Syracuse was named one of 20 finalists in Bloomberg Philanthropies’ Mayors Challenge contest. The group recognizes ideas that make cities more efficient and improve customer service, as well as address social and economic problems. More than 300 cities submitted applications to compete for a $5 million grand prize.
Syracuse wants to capitalize on its immigrant population. A press release issued by Mayor Stephanie Miner described the proposed project:
Syracuse was selected based on its innovative idea to create The Syracuse International Village: a one-of-a-kind International Village and World Market in the city of Syracuse that links refugee resettlement services and creates pathways to economic opportunity for refugees and new Americans. By linking and unifying various refugee and immigrant support services, and creating a world marketplace for small business training and incubation for these populations, Syracuse will foster one of the most robust and creative communities for new Americans in our nation.
Syracuse now joins other cities capitalizing on their immigrant populations. They’re wooing immigrants because they can help reverse population decline. Studies show an influx of immigrants to a community can raise property values and decrease crime. They can also strengthen economies.
Monroe County has more than 60,000 foreign-born residents – 8.4 percent of the population.
Here are the other ideas to improve cities, taken from the Bloomberg Philanthropies press release:
Boston, MA: Accelerating student achievement by empowering parents to manage and share information more easily with educators and entrepreneurs, spurring the creation of the next generation of educational tools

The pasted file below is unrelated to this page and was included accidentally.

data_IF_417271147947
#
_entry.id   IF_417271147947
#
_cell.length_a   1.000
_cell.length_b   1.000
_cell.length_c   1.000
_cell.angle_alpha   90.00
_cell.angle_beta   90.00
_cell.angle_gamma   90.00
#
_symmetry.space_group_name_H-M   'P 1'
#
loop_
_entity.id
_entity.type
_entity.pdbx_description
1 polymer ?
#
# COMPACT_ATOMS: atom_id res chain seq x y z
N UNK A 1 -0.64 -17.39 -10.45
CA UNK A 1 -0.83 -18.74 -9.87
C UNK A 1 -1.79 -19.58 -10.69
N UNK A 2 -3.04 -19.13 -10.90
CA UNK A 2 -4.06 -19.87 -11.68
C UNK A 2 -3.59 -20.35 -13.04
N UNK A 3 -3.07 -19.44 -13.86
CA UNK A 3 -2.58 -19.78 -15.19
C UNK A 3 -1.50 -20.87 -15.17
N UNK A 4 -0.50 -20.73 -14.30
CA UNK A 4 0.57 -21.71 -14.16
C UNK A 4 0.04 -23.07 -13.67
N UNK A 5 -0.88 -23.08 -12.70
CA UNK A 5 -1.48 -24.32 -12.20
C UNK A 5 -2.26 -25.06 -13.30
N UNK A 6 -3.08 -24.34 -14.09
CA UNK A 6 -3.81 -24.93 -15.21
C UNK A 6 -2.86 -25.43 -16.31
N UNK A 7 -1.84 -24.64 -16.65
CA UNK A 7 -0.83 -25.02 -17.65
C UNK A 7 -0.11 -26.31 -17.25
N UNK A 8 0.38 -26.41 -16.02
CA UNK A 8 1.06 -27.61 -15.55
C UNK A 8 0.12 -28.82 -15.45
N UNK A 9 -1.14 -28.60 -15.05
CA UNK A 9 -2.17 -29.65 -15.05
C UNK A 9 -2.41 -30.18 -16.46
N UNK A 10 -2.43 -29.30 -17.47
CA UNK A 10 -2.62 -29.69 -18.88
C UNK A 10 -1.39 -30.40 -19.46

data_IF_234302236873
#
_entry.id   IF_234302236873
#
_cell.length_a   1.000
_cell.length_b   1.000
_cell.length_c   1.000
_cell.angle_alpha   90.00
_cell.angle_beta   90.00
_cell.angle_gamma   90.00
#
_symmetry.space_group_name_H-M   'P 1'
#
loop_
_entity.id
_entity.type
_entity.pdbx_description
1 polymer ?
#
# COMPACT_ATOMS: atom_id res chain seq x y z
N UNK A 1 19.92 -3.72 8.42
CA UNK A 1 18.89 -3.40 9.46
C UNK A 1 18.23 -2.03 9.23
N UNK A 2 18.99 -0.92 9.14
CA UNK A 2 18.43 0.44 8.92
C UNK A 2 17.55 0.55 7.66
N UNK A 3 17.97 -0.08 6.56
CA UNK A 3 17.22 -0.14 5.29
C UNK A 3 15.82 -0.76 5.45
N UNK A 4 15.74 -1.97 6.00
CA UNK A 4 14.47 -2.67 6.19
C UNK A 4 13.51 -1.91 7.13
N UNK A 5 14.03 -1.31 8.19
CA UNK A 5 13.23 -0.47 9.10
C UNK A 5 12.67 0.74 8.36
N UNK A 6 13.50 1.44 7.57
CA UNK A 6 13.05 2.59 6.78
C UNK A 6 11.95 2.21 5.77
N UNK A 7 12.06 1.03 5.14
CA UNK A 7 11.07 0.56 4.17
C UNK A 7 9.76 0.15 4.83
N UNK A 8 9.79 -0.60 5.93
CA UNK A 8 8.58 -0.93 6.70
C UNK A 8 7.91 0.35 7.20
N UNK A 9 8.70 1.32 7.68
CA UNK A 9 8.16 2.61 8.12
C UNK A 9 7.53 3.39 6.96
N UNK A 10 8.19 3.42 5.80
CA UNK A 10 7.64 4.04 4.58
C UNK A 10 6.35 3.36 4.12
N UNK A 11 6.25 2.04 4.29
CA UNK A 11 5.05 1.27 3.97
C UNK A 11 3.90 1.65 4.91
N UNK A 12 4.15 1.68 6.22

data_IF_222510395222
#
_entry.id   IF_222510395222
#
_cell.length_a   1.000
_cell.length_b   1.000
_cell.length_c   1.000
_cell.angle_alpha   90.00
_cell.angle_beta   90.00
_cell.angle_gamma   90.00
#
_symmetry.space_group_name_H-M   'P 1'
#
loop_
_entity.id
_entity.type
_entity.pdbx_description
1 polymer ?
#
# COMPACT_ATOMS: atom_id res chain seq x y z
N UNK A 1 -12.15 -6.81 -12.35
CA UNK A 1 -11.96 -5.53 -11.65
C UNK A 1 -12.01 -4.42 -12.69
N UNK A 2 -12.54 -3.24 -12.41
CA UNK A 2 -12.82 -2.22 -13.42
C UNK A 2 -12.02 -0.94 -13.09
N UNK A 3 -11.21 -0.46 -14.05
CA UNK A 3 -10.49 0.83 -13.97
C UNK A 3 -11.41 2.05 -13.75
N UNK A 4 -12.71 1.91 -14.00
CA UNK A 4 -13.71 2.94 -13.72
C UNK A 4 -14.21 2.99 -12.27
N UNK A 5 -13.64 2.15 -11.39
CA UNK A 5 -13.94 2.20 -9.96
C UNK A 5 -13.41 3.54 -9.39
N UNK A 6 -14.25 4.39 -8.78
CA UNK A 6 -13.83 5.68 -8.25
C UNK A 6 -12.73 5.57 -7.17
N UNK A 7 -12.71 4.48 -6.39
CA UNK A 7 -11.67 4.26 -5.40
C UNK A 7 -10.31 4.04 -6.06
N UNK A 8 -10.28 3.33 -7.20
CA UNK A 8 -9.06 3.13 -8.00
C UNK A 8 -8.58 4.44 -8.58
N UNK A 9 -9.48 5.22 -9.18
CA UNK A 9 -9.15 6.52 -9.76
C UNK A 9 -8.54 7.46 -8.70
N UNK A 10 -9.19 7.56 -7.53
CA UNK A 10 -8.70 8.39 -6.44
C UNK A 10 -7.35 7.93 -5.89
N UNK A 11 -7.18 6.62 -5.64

Chicago, IL: Building the first open-source analytics platform that identifies real-time patterns for city agencies—allowing decision makers to anticipate problems and craft solutions
Cincinnati, OH: Reducing infant deaths through an intervention that reaches 100% of new mothers
Durham, NC: Creating entrepreneurship hubs in three distressed neighborhoods to generate new solutions and partnerships to strengthen communities
High Point, NC: Adapting evidence-based CeaseFire approach to gang violence to domestic violence reduction
Hillsboro, OR: Integrating public and private suburban transportation options to provide greater choice and access and create a more sustainable community
Houston, TX: Tapping game-changing technology for new “one bin for all” plan that makes recycling easier and captures 75% of all waste
Indianapolis, IN: Ensuring access to a research-based, top-tier education for every child in the city, by creating 30,000 high-quality seats through charter and district partnerships
Knoxville, TN: Eliminating food deserts through a comprehensive local food system that addresses land, farming jobs, processing, transit, sale, and composting
Lafayette, LA: Encouraging community-wide gaming for social good
Lexington, KY: Building a new citizen engagement platform focused on civic problem solving
Milwaukee, WI: Transforming foreclosed properties into community assets that improve public health and spark economic opportunity
Philadelphia, PA: Reimagining the RFP process to better enable civic entrepreneurs to solve city problems
Phoenix, AZ: Customizing smart-energy districts in 15 urban neighborhoods in Phoenix to become “smartest energy city in the world”
Providence, RI: Closing word deficit of children born into low-income households through home visitations and increased vocabulary exposure
Saint Paul, MN: Streamlining online permitting process for residents, developers, and businesses inspired by personal tax preparation software
San Francisco, CA: Promoting workforce development and experience-based training through opportunities to volunteer on city projects
Santa Monica, CA: Becoming first U.S. city to establish a wellbeing index to spur improvements for the entire city
Springfield, OR: Revolutionizing EMS through mobile primary care delivery units